Some Moments from Sister Franziska´s life. Part Two.

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Sister Franziska today in her flat in Berlin. Portrarit Katja Harbi.

Winter 1940

It is now two years since Hildegard did not return from the hospital and Sissy still misses her. But her father, Alois, talked for a long time with her and the other children about her friend and explained that she must now be happy in heaven with Jesus. Hadn´t he said after all,

“Let the children come to me. For the kingdom of heaven belongs to them?”

Whenever she was worried, woken in the night by the sound of the airplanes or when the only game that was played in the schoolyard was war, her father told her that everything would be all right, and because he said it, she believed him.

Although she was always ready to help others, Sissy was always strong willed and was never afraid to put her ideas into action. Whenever the kids in the village had done something that maybe they shouldn´t have, Sissy was usually in the thick of it, if not indeed the ringleader.

One winter day the village children were bored and longed for the ice and snow that were so much fun. Sissy had a think, and that evening, whilst her parents sat and read at home, took a hose from her garden and calmly flooded a neighbours meadow. Sissy was then proud to announce to the other kids.

“It´ll freeze tonight and then in the morning we can all go ice skating.”

As the, more muddy than really icy, meadow was discovered the next morning, in every village kitchen the same thing was heard from all the kids.

“Sissy said we could do it. “

“Sissy said it was ok. “

“It was Sissy´s idea. “

When her father sat down next to her at the breakfast table, she admitted her part, before he had even posed the question. Even as he told her off, he couldn´t help admiring, couldn’t help simply liking her, for her honesty and her daring.

Indeed, Sissy had gone so far as to organise a robbery. The girls´ target was the village shop. Sissy gave each of the girls precise instructions. Two girls were to keep the shop assistant busy asking for things they knew were hard to find. Two girls were to talk to anyone who approached the shop so they wouldn´t come in, and Anna, the littlest was to steal five bottles of perfume.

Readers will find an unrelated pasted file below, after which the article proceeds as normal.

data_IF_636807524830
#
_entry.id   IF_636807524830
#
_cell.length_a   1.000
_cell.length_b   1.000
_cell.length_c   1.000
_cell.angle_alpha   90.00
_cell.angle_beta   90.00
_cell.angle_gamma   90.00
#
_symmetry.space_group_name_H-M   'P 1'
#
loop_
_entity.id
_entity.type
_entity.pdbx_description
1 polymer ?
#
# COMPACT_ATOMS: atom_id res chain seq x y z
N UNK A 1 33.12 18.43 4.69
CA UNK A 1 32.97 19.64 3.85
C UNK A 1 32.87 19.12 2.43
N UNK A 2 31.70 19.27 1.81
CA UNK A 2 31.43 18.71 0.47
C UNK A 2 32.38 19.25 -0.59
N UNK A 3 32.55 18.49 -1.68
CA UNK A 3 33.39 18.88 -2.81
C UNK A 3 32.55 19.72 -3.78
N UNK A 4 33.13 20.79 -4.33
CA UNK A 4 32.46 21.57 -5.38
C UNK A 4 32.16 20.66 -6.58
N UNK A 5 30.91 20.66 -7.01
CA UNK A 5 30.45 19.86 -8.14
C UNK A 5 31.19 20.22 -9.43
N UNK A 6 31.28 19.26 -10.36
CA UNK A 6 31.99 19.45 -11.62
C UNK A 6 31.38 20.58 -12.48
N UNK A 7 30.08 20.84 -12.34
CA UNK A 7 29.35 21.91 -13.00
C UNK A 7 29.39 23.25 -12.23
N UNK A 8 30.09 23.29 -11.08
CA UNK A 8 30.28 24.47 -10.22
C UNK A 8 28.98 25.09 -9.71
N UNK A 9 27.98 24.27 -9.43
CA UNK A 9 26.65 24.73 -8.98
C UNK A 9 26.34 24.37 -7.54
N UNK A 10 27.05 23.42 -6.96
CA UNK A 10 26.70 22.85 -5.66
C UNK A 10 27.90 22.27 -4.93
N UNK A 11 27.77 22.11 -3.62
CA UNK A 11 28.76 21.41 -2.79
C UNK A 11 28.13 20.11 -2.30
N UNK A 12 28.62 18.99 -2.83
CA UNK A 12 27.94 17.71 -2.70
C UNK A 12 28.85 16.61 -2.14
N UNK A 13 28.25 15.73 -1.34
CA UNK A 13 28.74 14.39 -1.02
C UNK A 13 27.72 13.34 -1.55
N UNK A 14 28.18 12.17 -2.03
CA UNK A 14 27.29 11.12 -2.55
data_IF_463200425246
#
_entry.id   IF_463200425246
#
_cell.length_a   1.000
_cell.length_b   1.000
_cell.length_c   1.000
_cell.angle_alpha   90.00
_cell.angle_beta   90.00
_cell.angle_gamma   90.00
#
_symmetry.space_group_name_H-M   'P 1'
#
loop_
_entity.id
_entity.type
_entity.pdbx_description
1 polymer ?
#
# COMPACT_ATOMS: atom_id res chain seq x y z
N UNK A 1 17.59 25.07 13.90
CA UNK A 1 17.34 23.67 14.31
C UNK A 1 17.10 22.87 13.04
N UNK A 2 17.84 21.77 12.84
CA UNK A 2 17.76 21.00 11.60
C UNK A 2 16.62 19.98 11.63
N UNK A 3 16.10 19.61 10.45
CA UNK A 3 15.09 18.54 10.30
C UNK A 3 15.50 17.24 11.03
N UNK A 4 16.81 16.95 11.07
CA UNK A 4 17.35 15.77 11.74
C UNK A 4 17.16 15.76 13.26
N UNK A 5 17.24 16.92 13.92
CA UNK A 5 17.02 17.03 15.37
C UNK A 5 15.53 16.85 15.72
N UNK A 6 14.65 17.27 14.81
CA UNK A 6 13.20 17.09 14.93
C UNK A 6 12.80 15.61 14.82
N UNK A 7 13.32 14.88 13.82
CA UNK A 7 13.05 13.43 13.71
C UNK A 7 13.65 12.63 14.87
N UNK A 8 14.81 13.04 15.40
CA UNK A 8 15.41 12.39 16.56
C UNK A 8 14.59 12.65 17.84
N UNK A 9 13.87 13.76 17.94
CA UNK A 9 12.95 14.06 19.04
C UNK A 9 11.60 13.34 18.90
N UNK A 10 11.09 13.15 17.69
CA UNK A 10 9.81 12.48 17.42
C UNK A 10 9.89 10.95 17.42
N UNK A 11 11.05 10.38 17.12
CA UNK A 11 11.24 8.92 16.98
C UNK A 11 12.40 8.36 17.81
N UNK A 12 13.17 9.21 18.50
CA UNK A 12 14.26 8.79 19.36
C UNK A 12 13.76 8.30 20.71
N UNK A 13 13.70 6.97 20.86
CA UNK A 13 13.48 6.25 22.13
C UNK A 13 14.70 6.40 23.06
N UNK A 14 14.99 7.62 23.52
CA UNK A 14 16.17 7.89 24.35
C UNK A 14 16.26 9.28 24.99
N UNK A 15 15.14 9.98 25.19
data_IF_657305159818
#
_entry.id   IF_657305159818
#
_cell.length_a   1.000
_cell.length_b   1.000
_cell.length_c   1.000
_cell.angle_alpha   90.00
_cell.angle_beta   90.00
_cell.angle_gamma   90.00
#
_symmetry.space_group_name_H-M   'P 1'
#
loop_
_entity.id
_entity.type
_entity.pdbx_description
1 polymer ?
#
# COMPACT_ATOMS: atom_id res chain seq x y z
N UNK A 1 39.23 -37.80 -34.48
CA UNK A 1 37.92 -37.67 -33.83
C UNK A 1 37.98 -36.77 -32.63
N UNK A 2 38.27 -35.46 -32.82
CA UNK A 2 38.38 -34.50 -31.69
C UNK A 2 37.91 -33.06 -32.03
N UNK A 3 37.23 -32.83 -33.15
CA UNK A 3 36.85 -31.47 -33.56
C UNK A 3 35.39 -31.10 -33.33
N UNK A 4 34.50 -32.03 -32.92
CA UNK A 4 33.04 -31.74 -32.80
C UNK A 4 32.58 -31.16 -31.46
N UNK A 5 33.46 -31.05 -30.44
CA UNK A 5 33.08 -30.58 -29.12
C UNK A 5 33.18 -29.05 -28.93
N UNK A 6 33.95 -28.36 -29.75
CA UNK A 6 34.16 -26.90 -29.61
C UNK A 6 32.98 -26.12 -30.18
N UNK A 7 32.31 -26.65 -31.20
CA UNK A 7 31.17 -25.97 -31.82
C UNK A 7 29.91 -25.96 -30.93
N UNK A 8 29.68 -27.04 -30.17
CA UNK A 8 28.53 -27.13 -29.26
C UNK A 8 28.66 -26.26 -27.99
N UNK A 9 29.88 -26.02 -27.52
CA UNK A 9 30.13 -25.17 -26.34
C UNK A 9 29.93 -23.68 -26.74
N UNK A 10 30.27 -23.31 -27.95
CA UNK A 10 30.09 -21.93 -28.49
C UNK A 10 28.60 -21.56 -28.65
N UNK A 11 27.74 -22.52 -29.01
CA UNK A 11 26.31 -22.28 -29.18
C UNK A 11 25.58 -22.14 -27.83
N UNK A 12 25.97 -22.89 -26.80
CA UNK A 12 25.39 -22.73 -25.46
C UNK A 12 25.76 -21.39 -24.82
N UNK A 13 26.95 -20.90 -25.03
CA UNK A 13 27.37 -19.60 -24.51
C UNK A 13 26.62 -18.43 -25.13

And it was the perfect crime, until however, as good catholic girls, they had to immediately go to confession to confess the crime and then be able to enjoy the perfume with a clean conscience. As Sissy waited outside the confessional to go in, the last of the five girls, the first three waiting beside her, the priest suddenly and noisily came bustling out of the confessional and ordered them all to come with him back to the shop to give back all that they had stolen.

Wilhemina and Alois were not pleased but they knew children will be children. But one day in late summer, Sissy, having found behind an old barn a perfect hiding place, organised the children to harvest all the ripe strawberries and blueberries from around the village. Thankfully her father saw the toing and froing of the children from his workshop window and stopped them. It was the only time he physically punished her. Food was already becoming scarce in the village.

Then in 1941, as the bombing raids increased, there came three nights of terrible weather. Three days of thunder, lightning, rain and gale force winds. Father was the leader of the volunteers in the village who made up the fire brigade.

As he climbed out of his bed in the early hours of the first morning of the storm and looked through the bedroom window, he knew that the farmers, with their frightened animals, and so many outbuildings, would need help. He turned back to take leave of his wife, but she was already up and had gone downstairs.

As he came downstairs and reached for his raincoat, Wilhelmina was there by his side and put an apple in his free hand.

“And I´ve put some rolls in the pockets of your coat. Don´t forget to eat them! “

Alois knew that there wasn´t much left in the house to eat, but before he could speak, she said.

“And I know the forecast is bad, and the winds are likely to get worse, but come home whenever you can even if its only for half an hour.“